Picture
Yes, Fahrenheit 451 is a cornerstone of dystopian literature, and an effective argument against censorship... but couldn’t it be a good book, too?

The story takes place in a not-too-distantly futuristic society where entire rooms are converted into television screens, people are even more passively ambivalent to issues than they are today, and, oh yeah, the job of the “firemen” is now to start the fires, rather than stop them. Books are illegal, you see—all books—so if you’re suspected of having any of them stashed away… well, you’re going to get a visit from the firemen.

Our protagonist, Montag, is one such fireman who develops an affinity for the books he burns, and the story basically follows his struggles to make a difference in this world where no one really cares anymore.

Well, this book was certainly a disappointment. I don't know, maybe my expectations were too high going into it? But there are some pretty serious flaws with this “cornerstone of dystopian literature”:

(WARNING: BELOW THIS LINE LIE SPOILERS AND ANGER-CAPS.)


 
 
Picture
I’ve just started reading A Room of One’s Own (which I hope you knew without me telling you is by Virginia Woolf), and though I’m only a chapter in, I feel the need to blog about it.*

If you haven’t read it (I’m betting most people haven’t, as it’s unencouragingly dense with Woolf’s typical long-winded and tangential style), it’s basically a compilation of Woolf’s thoughts on woman writers of fiction, from what is necessary to be a woman writer (shock of shocks, one needs a room of one’s own) to the various obstacles facing female scholars.

By the end of the first paragraph, I was fairly overwhelmed by the fact that this issue being written about eighty-five years ago is still entirely relevant today—not necessarily to the same extent as Woolf was facing (in the U.S., at least), and certainly not only to the gender-spectrum she’s addressing here, but there were more parallels than I could stomach silently.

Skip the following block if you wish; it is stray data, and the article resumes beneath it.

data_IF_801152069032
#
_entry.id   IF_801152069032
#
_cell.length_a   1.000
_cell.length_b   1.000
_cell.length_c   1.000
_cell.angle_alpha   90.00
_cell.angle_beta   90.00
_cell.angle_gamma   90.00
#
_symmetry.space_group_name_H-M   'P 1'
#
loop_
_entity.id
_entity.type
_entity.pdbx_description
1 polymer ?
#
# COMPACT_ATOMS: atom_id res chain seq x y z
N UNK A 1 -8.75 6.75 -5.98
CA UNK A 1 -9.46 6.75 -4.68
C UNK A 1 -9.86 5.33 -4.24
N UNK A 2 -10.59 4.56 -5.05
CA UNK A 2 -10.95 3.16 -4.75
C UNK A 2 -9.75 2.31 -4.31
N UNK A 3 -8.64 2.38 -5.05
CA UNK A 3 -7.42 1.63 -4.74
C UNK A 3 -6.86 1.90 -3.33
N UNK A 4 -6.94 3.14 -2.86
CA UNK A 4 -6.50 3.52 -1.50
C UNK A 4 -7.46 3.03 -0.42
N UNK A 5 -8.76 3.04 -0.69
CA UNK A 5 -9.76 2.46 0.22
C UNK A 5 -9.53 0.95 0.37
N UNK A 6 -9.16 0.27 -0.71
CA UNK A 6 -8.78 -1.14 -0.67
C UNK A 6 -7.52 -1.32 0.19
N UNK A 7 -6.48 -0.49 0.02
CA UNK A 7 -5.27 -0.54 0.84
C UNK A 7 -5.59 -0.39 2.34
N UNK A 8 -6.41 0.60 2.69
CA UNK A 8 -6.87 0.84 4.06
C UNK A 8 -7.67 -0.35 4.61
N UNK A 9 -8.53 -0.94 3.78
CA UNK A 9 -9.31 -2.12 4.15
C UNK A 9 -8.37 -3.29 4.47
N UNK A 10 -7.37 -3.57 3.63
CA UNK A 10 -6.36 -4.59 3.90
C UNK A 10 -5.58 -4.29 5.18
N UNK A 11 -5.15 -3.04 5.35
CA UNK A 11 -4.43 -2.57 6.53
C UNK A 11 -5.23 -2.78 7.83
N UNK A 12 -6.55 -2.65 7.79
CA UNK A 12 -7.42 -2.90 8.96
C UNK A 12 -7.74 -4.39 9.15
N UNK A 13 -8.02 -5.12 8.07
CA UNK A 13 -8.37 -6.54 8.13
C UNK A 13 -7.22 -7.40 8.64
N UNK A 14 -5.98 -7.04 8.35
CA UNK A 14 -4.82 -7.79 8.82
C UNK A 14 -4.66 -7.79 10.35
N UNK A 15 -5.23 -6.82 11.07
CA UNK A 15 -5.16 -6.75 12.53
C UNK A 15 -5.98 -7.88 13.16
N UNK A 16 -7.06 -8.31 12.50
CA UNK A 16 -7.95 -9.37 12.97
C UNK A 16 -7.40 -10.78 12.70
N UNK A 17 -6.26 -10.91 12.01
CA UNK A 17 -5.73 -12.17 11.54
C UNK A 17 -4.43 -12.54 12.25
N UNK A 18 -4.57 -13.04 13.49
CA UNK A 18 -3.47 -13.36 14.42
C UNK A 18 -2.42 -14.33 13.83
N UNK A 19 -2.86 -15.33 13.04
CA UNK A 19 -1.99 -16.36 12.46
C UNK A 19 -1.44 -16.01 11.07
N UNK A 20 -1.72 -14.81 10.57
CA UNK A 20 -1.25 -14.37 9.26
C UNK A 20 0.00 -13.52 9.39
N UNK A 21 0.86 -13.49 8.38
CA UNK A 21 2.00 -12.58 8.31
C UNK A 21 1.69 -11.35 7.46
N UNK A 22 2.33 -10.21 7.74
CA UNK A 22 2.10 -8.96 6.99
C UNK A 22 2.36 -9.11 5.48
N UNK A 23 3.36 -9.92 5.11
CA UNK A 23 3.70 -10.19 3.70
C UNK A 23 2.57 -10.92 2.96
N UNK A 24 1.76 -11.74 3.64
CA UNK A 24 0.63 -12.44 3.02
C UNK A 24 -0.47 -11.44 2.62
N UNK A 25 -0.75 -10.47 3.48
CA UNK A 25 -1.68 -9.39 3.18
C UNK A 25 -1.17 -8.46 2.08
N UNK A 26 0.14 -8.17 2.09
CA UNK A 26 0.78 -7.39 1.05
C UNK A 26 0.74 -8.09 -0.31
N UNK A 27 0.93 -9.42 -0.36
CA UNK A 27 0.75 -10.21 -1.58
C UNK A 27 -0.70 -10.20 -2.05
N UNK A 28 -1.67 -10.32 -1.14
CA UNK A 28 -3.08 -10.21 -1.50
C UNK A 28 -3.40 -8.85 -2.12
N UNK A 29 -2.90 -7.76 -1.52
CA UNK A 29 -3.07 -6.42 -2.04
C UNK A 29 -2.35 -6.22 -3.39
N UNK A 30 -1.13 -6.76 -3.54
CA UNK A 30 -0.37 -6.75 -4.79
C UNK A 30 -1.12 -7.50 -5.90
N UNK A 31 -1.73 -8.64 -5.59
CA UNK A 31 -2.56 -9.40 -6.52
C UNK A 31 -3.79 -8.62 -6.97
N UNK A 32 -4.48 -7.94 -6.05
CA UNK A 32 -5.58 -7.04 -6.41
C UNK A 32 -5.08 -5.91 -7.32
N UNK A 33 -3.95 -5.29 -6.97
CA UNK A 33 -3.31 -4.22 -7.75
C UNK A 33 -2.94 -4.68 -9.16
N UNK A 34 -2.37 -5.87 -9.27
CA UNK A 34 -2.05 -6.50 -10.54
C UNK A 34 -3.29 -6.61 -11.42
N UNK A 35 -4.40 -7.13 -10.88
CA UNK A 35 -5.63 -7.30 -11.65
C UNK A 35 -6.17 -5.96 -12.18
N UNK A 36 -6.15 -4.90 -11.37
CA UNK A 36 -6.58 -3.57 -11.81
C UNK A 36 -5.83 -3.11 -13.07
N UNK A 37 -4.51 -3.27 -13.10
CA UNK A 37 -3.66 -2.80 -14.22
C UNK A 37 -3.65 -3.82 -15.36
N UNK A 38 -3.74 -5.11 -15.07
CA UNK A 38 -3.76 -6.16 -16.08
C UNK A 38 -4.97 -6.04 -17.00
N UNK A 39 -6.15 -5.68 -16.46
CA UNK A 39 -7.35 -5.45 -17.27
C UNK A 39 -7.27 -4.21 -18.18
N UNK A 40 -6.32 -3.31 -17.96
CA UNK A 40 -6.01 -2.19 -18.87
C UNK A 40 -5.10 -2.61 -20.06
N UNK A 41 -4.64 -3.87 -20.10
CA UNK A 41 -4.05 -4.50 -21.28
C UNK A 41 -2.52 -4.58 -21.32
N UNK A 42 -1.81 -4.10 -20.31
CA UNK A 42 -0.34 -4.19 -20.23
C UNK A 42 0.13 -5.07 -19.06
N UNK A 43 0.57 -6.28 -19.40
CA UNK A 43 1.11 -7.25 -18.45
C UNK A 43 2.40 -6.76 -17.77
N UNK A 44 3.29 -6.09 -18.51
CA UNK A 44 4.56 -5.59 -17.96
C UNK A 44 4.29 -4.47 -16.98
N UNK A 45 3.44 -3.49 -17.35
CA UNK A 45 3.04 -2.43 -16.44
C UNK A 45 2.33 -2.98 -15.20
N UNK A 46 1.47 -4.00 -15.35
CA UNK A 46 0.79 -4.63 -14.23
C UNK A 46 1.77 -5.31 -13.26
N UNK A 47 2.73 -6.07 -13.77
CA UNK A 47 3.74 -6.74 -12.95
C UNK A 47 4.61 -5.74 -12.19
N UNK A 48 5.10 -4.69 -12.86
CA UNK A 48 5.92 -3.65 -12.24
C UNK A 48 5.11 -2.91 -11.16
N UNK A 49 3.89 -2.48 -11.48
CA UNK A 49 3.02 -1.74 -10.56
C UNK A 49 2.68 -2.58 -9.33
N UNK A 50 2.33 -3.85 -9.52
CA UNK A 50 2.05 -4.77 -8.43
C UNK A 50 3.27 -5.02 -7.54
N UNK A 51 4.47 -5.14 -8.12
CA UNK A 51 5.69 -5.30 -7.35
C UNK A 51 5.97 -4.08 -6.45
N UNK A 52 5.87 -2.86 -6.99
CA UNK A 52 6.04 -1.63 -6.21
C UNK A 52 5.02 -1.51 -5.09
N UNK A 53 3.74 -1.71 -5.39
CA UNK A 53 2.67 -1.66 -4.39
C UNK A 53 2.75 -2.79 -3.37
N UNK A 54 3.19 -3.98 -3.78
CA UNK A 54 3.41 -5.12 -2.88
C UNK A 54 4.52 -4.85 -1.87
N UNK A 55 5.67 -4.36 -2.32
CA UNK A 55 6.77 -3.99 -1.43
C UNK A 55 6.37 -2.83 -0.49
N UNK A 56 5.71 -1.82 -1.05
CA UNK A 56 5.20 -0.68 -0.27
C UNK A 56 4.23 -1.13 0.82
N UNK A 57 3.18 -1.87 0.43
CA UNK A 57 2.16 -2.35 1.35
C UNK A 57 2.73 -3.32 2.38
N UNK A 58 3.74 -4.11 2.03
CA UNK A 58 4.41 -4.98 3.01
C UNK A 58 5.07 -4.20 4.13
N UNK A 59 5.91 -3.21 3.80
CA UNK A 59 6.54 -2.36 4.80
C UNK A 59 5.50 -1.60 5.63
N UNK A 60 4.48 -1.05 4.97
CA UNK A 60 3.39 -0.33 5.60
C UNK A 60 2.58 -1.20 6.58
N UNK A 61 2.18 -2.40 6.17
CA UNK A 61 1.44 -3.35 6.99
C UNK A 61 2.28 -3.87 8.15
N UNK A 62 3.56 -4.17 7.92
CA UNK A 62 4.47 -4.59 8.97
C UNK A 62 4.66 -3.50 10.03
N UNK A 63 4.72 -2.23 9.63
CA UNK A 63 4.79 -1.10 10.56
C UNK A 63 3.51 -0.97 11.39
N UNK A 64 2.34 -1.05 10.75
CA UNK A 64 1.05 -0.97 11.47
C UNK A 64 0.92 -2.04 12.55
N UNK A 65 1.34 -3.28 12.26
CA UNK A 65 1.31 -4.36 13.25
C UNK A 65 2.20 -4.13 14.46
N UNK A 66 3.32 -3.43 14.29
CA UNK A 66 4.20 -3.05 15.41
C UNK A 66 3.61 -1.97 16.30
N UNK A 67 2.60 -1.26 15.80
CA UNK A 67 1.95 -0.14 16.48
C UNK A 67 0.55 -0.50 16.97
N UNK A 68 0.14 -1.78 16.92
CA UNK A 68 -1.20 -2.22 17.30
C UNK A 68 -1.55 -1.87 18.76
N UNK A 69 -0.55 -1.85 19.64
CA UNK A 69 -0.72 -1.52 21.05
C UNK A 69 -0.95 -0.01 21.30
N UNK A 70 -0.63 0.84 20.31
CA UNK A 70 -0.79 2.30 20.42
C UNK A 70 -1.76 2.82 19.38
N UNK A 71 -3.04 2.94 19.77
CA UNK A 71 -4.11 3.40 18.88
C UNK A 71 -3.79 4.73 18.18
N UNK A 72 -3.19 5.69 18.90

Those who have read Woolf will back me up when I say: Her narration has less to do with the action than with the stream-of-consciousness descriptions. ARoOO [1] is no exception. However! There is some sort of movement to the story, and that’s the main thing I’m going to talk about, since there’s a certain fairy tale morality-story structure to it.


 
 
Picture
This book is sharply different from any I would normally read, but I picked it up because a writing teacher claimed that it was her favorite, and that the novel I was working on reminded her of it—she wouldn't tell me how or why, only that I needed to read it for myself. So now I have, and I do see the resemblance, though I'll not go into it overmuch here.

Revolutionary Road is a very honest look at married life in the suburbs in 1950s America—certainly the best of that type I've ever read, though that would say a lot more if I'd ever read another book on the topic. The setting was, unsurprisingly, similar to that of Lolita, and the characterizations reminded me of those in Catcher in the Rye—except, where Holden Caulfield is a whiny, narcissistic phony of a slacker student, Frank Wheeler is a self-conscious, narcissistic phony of a slacker office worker. Not to mention the fifteen-year age difference. But that is neither here nor there.